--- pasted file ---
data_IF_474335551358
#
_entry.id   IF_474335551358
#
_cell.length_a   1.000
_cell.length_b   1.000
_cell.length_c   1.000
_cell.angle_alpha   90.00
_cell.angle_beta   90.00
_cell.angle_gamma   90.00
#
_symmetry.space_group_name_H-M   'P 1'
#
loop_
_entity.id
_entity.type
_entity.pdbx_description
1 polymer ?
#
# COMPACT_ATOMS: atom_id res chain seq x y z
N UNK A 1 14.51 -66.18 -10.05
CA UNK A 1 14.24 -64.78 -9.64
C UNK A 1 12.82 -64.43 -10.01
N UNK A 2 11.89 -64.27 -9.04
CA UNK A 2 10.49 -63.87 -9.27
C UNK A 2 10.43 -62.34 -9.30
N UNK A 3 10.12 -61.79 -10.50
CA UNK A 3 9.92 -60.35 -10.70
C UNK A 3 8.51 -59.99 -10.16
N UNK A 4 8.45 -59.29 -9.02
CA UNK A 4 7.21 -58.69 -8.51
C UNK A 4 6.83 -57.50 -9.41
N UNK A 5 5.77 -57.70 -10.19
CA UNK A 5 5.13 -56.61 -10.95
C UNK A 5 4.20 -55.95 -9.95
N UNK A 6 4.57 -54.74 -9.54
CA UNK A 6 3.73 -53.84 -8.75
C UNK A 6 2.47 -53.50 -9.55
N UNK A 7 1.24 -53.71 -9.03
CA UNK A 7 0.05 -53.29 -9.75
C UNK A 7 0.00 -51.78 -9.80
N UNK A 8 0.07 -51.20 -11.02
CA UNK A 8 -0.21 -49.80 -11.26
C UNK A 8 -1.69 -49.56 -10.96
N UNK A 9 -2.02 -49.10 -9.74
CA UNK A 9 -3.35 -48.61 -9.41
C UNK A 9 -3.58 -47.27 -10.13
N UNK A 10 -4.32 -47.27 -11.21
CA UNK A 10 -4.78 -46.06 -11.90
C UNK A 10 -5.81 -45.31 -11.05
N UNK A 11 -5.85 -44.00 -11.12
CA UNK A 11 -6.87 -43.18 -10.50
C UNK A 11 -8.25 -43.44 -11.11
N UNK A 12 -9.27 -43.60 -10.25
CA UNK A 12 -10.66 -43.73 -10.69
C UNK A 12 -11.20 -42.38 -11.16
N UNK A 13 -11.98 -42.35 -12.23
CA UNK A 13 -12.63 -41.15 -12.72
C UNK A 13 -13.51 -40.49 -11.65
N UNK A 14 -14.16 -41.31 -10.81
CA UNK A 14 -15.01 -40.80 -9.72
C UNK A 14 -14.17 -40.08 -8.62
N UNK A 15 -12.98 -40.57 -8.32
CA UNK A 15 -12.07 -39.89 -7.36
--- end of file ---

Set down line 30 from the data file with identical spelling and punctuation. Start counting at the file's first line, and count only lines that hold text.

N UNK A 4 8.45 -59.29 -9.02